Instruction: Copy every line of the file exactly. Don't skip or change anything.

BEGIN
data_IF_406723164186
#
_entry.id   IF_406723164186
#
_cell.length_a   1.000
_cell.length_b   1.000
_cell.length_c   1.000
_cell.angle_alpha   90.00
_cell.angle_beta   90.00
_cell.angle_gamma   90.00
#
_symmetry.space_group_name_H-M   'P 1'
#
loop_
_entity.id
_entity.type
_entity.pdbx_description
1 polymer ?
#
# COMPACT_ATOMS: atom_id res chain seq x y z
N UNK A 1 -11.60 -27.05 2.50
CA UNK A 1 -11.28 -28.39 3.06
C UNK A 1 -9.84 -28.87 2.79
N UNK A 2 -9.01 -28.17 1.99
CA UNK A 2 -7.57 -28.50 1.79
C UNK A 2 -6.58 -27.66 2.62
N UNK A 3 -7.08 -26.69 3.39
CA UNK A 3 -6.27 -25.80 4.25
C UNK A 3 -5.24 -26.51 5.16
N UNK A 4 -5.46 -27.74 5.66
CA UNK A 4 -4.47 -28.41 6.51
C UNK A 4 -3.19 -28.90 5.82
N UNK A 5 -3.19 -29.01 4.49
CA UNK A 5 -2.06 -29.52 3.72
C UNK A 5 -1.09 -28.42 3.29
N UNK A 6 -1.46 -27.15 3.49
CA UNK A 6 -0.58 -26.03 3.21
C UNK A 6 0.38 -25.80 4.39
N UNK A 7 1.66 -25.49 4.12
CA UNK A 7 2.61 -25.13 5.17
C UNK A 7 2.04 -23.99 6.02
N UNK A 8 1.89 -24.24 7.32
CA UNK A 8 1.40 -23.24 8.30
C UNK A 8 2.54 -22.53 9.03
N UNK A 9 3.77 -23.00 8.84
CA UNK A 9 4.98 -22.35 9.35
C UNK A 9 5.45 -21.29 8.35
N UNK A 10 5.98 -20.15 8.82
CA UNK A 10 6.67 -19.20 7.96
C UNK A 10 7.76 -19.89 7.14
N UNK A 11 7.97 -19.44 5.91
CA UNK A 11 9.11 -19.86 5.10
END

data_IF_406723164186
#
_entry.id   IF_406723164186
#
_cell.length_a   1.000
_cell.length_b   1.000
_cell.length_c   1.000
_cell.angle_alpha   90.00
_cell.angle_beta   90.00
_cell.angle_gamma   90.00
#
_symmetry.space_group_name_H-M   'P 1'
#
loop_
_entity.id
_entity.type
_entity.pdbx_description
1 polymer ?
#
# COMPACT_ATOMS: atom_id res chain seq x y z
N UNK A 1 -11.60 -27.05 2.50
CA UNK A 1 -11.28 -28.39 3.06
C UNK A 1 -9.84 -28.87 2.79
N UNK A 2 -9.01 -28.17 1.99
CA UNK A 2 -7.57 -28.50 1.79
C UNK A 2 -6.58 -27.66 2.62
N UNK A 3 -7.08 -26.69 3.39
CA UNK A 3 -6.27 -25.80 4.25
C UNK A 3 -5.24 -26.51 5.16
N UNK A 4 -5.46 -27.74 5.66
CA UNK A 4 -4.47 -28.41 6.51
C UNK A 4 -3.19 -28.90 5.82
N UNK A 5 -3.19 -29.01 4.49
CA UNK A 5 -2.06 -29.52 3.72
C UNK A 5 -1.09 -28.42 3.29
N UNK A 6 -1.46 -27.15 3.49
CA UNK A 6 -0.58 -26.03 3.21
C UNK A 6 0.38 -25.80 4.39
N UNK A 7 1.66 -25.49 4.12
CA UNK A 7 2.61 -25.13 5.17
C UNK A 7 2.04 -23.99 6.02
N UNK A 8 1.89 -24.24 7.32
CA UNK A 8 1.40 -23.24 8.30
C UNK A 8 2.54 -22.53 9.03
N UNK A 9 3.77 -23.00 8.84
CA UNK A 9 4.98 -22.35 9.35
C UNK A 9 5.45 -21.29 8.35
N UNK A 10 5.98 -20.15 8.82
CA UNK A 10 6.67 -19.20 7.96
C UNK A 10 7.76 -19.89 7.14
N UNK A 11 7.97 -19.44 5.91
CA UNK A 11 9.11 -19.86 5.10